So many dog owners do it. Even strangers will go up to dogs and do it. They stick their face right up to the dog’s face and allow them to lick relentlessly with their big, slobbery tongue. All over their own lips!
While we often don’t think much of it, it turns out this is a really nasty practice that you probably never will want to do again after reading, and seeing, this!
While the dog is clearly displaying affection for you with it’s big slobbery kisses, all that bacteria that ends up on their tongue, and onto your face, is not so affectionate, and can be seriously harmful.
Of course there’s been the myth perpetuated regarding dogs mouths being cleaner than human mouths. False!
Here’s what Marty Becker, who wrote the book ‘Chicken Soup for the Dog Owner’s Soul, says about just how nasty a dogs mouth really is:
Are dog mouths really cleaner than human mouths?
No. That’s a total myth.
And here’s what John Oxford, professor of virology and bacteriology at the Queen Mary University in London, has to say to dispel this false notion:
“All you have to do is look, watch, smell and you’ll realize that is not true.
They raid the garbage can. You know, we give each other a peck on the cheek when we say hello, they give each other a peck on the rear end.”
John Oxford, professor of virology and bacteriology at the Queen Mary University in London, expanded further on just how much bacteria your dog’s muzzle and mouth can carry.
“It is not just what is carried in saliva. Dogs spend half their life with their noses in nasty corners or hovering over dog droppings so their muzzles are full of bacteria, viruses and germs of all sorts.”
Those viruses and germs can cause conditions that are pretty damaging to human health, as one U.K. woman learned the hard way.
Just because the dog is cute, doesn’t take away from where their tongue has been. Nasty viruses and germs can give humans some very nasty health effects!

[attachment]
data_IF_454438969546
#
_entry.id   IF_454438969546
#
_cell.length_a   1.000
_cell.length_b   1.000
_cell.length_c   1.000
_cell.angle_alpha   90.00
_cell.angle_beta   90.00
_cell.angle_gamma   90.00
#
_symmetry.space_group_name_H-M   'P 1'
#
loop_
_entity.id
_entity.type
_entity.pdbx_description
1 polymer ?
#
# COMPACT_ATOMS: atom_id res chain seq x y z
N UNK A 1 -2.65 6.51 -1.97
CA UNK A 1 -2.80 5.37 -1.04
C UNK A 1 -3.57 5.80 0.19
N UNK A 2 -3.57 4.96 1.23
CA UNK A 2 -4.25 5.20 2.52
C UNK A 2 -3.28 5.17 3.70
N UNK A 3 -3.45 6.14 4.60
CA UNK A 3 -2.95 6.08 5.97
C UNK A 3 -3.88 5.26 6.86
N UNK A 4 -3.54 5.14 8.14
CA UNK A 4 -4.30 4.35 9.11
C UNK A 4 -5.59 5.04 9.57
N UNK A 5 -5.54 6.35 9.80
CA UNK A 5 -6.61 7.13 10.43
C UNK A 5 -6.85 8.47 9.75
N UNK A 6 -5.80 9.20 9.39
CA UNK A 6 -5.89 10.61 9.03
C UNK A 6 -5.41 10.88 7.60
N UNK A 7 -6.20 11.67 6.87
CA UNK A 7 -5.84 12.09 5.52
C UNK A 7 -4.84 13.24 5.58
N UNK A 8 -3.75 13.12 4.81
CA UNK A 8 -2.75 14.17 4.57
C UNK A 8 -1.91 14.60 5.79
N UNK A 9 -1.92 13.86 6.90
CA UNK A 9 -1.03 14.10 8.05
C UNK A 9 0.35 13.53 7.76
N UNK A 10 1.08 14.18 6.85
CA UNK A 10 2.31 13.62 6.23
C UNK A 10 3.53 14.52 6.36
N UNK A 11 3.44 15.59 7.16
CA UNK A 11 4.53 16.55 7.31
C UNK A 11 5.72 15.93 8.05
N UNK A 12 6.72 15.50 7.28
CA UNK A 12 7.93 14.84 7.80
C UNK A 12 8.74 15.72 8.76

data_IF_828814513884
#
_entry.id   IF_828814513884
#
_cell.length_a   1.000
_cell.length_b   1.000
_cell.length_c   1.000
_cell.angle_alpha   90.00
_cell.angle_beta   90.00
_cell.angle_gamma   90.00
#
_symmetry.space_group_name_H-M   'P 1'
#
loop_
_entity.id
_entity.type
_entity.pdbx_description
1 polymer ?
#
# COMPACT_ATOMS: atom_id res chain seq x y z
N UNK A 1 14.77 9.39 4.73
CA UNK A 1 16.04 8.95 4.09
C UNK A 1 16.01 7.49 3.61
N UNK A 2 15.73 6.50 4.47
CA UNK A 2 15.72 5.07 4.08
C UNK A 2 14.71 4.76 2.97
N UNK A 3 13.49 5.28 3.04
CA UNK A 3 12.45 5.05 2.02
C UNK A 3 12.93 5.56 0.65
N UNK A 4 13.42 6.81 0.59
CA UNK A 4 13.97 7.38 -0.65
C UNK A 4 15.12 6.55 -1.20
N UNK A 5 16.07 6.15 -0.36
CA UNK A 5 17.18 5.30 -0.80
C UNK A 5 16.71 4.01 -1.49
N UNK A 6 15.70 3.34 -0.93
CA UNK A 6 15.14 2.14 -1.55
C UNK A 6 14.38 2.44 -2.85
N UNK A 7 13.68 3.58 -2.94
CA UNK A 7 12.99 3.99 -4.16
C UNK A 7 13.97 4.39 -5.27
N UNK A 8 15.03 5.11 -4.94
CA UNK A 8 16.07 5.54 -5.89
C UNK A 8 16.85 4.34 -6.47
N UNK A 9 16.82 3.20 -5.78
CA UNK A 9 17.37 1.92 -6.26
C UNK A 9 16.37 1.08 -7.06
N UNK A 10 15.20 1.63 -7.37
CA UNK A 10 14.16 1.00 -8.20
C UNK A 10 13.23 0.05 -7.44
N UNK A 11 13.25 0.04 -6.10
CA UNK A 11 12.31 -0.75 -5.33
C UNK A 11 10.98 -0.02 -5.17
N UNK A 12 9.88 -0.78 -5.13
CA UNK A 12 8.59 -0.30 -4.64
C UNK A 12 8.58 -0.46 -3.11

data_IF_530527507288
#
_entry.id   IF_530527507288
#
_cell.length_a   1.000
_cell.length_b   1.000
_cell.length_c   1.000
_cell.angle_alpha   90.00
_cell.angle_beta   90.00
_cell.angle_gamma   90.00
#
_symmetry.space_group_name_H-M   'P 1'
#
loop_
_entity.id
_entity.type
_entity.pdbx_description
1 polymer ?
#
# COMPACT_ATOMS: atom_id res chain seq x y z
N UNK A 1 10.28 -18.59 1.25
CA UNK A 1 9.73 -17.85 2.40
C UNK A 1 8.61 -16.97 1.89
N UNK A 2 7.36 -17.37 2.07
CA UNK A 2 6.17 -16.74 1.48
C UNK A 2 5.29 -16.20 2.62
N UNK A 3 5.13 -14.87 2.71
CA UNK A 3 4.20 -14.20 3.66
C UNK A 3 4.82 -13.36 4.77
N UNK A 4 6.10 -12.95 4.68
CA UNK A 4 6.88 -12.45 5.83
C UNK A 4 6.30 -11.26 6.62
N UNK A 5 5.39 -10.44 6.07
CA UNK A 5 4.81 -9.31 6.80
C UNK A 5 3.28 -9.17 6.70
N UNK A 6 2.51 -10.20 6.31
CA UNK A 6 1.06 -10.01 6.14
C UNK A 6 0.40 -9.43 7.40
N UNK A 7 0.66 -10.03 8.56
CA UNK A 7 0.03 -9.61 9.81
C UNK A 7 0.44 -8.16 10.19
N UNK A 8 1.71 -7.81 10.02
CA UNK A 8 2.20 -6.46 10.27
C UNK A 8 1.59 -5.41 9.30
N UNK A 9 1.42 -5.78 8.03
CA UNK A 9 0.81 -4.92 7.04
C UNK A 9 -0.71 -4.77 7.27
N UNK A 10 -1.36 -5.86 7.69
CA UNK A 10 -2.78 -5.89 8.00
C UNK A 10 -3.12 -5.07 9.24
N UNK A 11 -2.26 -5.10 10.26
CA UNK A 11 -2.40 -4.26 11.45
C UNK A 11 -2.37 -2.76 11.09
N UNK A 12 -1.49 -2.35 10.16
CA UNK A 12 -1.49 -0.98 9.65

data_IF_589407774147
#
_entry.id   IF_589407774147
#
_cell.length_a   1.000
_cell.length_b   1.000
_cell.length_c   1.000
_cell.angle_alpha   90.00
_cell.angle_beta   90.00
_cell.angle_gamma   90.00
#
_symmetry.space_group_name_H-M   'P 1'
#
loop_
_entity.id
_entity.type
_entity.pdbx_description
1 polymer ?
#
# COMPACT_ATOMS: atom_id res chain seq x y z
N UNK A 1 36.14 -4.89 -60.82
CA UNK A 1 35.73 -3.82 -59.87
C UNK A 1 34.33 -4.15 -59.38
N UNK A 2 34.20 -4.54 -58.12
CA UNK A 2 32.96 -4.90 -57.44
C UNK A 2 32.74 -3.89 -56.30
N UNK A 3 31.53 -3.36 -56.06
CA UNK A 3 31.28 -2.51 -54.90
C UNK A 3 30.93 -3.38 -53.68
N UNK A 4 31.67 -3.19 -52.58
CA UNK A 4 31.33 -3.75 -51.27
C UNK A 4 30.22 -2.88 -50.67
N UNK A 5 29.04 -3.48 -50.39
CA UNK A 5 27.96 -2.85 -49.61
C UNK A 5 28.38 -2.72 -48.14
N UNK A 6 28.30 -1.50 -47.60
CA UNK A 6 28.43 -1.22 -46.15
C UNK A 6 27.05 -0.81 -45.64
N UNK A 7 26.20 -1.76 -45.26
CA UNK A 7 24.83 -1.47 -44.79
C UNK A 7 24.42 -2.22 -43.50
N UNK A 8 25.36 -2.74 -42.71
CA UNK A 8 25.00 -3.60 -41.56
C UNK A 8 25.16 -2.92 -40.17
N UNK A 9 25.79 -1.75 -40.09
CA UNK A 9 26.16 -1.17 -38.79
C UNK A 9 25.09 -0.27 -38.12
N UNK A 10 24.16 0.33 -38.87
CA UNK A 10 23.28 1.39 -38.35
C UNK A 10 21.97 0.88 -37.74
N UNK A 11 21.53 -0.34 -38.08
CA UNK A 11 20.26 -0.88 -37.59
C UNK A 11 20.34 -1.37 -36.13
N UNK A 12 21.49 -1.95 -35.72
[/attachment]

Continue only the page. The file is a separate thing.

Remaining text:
A U.K. woman found this out first hand as she received an infection from her beloved greyhound dog
It was actually her speech that started to slur on the phone when she realized something was up.
Her health began to quickly degrade. It would end up taking two weeks of intensive care, along with a boatload of antibiotics for her to recover.
It was “capnocytophaga canimorsus bacteria” which was to blame, and which is usually found in dogs and cats mouths.
In the U.K. there’s been thirteen other cases of this as well.
But this is not isolated to just one bacteria of condition.
That’s not the only disease Fido can pass onto you through their kisses.
There’s also ringworm infection.
This is actually one of the easiest forms of infection for your dog to get. All you need is a kiss from Fido, and if he has ringworm bacteria around his mouth, then you soon will to.
Then there is MRSA.
This produces nasty lesions and all it takes is a single lick from your pooch.
Dogs don’t have to fear MRSA too much, but they can be a carrier of it and if you get it, things can look very nasty.
Dogs can carry around this bacteria with very little effect on their own health but when an owner comes into contact with it… Yeah, it’s a bad time.
Staphylococcus aureus is similar to MRSA. Similar bacteria (which can be found in Fido’s mouth) cause it but that bacteria is not as resistant to treatment.
It was so bad, his foot had to be partially amputated! You don’t want to even see those photos.
So the likelihood of you ending up with severely messed up hands and a foot that has to be cut off, is not very high, but who wants to take this chance?
It’s really time to seriously reconsider how you show your dog affection. Think hard next time your dog wants to shower face kisses on you, or wants to help heal your open wound by licking them. The potential consequences are definitely not worth it!
Share this with all of your dog loving friends and family